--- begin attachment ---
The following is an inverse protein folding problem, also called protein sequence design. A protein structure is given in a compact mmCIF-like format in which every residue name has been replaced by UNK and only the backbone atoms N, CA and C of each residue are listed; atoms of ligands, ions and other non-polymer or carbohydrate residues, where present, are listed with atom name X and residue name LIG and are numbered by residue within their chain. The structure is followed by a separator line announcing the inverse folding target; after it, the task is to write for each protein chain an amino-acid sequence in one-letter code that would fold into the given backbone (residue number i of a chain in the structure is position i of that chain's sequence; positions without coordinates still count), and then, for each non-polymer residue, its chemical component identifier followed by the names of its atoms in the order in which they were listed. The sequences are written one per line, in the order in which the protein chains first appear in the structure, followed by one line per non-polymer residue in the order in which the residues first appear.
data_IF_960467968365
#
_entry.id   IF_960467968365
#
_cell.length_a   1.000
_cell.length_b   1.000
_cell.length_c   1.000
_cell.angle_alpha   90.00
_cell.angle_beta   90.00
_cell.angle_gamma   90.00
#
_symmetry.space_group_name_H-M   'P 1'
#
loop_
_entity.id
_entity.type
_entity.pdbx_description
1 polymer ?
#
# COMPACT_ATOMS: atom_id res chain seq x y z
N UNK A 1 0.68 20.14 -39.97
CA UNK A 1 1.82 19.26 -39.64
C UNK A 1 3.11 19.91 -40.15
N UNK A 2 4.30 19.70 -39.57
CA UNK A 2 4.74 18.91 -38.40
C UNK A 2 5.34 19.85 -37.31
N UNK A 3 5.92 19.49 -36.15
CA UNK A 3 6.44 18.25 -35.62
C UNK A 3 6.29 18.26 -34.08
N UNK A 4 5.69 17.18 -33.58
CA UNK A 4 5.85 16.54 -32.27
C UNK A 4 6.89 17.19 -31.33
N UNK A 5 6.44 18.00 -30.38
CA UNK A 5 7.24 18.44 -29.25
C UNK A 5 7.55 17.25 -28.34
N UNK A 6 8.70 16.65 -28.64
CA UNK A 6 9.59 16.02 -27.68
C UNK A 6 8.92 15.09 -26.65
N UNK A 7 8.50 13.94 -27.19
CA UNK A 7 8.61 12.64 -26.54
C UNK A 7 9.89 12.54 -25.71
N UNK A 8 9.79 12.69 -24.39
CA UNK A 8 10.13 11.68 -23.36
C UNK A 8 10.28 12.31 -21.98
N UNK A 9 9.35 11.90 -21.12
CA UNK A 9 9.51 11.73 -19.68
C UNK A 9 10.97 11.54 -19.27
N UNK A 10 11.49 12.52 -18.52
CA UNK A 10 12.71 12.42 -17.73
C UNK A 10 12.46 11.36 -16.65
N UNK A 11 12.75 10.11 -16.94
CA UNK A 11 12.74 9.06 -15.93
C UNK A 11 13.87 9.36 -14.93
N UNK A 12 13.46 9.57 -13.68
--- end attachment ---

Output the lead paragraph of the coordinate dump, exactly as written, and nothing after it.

The following is an inverse protein folding problem, also called protein sequence design. A protein structure is given in a compact mmCIF-like format in which every residue name has been replaced by UNK and only the backbone atoms N, CA and C of each residue are listed; atoms of ligands, ions and other non-polymer or carbohydrate residues, where present, are listed with atom name X and residue name LIG and are numbered by residue within their chain. The structure is followed by a separator line announcing the inverse folding target; after it, the task is to write for each protein chain an amino-acid sequence in one-letter code that would fold into the given backbone (residue number i of a chain in the structure is position i of that chain's sequence; positions without coordinates still count), and then, for each non-polymer residue, its chemical component identifier followed by the names of its atoms in the order in which they were listed. The sequences are written one per line, in the order in which the protein chains first appear in the structure, followed by one line per non-polymer residue in the order in which the residues first appear.